Everybody's method is going to be somewhat different, because they're using different footwear and other equipment (such as poles vs no poles).
Plan ahead and get information on what water levels are likely to be like given the time of year and the amount of snow this year. If a certain hike is likely to be impossible to complete safely, you want to know that and not do it.
If I know a big crossing is coming up, I start looking for one or two good sticks to use for balance. (I don't hike with trekking poles.)
If the creek is high enough or fast enough to look dangerous, I try to discipline myself to spend a significant amount of time searching around for the safest place to cross. The safest point may be 100 yards away from where the trail hits the creek, and may be invisible from the trail. The safest point is usually the widest, because the water flows most slowly there. Sometimes in 10 minutes of searching you can find a tree or rocks to get across without wading at all, or you'll see another hiker who will tell you a better place to cross.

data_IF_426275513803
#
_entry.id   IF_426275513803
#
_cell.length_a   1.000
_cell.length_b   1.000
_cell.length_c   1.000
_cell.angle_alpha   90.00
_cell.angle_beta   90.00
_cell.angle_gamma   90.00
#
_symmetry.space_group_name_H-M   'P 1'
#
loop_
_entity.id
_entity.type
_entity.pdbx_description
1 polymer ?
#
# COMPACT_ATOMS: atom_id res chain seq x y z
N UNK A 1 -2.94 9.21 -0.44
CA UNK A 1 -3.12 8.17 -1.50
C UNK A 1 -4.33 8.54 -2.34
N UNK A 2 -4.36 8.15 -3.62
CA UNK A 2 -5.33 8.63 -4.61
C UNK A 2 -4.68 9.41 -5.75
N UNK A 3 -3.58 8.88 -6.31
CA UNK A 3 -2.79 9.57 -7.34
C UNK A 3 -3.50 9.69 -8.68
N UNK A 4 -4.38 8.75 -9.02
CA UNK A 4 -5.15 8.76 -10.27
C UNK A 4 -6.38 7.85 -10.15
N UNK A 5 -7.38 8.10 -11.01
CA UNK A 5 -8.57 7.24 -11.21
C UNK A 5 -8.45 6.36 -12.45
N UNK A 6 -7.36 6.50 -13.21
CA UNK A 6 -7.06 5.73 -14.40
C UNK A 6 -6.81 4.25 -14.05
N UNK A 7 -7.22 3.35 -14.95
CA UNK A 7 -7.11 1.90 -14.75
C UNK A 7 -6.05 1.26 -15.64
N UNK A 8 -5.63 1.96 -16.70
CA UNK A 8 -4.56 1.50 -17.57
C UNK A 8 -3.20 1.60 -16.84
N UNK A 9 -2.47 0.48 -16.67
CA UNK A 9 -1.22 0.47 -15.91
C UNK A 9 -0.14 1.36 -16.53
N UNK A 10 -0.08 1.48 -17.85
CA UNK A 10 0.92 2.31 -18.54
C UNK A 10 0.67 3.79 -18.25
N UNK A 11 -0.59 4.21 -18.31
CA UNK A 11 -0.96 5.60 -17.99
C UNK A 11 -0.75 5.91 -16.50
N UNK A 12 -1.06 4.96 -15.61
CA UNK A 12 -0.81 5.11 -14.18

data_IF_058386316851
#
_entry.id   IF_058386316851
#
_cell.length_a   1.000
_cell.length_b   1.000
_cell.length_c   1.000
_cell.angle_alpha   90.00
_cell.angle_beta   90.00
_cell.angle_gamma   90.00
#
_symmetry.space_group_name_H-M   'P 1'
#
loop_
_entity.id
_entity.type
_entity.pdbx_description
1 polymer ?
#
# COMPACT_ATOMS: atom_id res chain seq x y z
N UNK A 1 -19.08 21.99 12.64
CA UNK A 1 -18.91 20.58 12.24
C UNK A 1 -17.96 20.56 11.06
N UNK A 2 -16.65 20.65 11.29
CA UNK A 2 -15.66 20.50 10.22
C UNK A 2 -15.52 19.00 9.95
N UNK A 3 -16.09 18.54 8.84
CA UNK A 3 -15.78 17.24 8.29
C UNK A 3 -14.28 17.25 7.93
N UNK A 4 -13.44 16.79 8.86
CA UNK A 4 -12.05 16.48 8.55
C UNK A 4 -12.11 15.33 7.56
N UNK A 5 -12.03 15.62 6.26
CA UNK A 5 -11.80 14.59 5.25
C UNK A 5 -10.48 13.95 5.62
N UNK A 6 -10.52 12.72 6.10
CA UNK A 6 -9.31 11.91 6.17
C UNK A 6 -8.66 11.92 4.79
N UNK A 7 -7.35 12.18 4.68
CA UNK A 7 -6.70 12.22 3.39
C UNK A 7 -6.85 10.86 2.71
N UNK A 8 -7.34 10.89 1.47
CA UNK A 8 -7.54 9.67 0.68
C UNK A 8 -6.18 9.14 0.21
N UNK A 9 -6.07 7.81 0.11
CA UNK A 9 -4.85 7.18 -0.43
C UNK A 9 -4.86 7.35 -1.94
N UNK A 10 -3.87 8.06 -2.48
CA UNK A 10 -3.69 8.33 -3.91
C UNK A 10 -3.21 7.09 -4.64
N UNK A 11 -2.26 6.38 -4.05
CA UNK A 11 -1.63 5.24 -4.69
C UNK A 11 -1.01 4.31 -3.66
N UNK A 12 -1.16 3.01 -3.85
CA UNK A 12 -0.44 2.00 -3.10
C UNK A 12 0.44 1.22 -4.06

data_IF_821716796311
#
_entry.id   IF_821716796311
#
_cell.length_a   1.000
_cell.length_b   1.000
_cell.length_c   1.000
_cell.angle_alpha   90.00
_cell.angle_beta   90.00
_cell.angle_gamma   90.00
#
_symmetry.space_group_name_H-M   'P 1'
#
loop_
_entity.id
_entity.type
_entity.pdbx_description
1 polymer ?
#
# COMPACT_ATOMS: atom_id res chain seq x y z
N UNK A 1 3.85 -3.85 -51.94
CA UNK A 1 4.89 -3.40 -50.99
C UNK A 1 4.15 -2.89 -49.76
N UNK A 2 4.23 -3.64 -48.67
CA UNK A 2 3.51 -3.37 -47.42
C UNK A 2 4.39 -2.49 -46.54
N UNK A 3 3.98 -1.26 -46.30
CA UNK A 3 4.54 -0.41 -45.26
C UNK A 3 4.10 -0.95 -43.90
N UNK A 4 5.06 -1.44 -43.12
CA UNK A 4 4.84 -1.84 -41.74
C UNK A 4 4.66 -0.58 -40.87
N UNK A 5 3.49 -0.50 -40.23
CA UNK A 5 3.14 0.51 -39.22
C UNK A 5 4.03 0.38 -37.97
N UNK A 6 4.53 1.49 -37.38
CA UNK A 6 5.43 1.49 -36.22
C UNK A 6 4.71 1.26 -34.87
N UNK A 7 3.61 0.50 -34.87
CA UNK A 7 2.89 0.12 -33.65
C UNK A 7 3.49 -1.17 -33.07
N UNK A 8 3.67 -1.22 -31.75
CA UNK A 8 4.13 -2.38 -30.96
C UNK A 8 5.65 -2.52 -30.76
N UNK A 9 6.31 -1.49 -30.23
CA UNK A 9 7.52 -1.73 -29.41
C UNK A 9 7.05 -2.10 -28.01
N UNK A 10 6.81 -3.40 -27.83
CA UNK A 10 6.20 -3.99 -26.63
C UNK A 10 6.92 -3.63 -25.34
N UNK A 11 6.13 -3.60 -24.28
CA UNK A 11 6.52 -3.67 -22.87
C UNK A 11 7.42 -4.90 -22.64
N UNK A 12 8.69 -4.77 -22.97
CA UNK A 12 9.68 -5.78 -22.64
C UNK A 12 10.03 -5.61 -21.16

Unclip belly band and pectoral strap so that if I fall, I won't be trapped by my pack. Make sure sleeping bag, down jacket, etc., are inside a trash bag or something.
I usually hike in running shoes. To cross a stream, I take off my socks and remove the inserts from the shoes, then put the shoes back on to protect my feet while crossing. Although river rocks are mostly smooth, a foot injury could ruin my whole trip, so I don't want to cross barefoot.
While crossing, rehearse what you have to do if you get swept off your feet. If this happens, shrug off your pack. The big risks of death are head injuries and getting trapped underwater. To reduce the chance of a head injury, try to orient yourself so you're going feet first.
After crossing, hike 10 minutes and then put the socks and inserts back in the shoes.
One of the biggest problems with hiking boots is that if you wear them for foot protection while crossing a stream, they will probably never dry out, and you'll end up destroying your feet with blisters.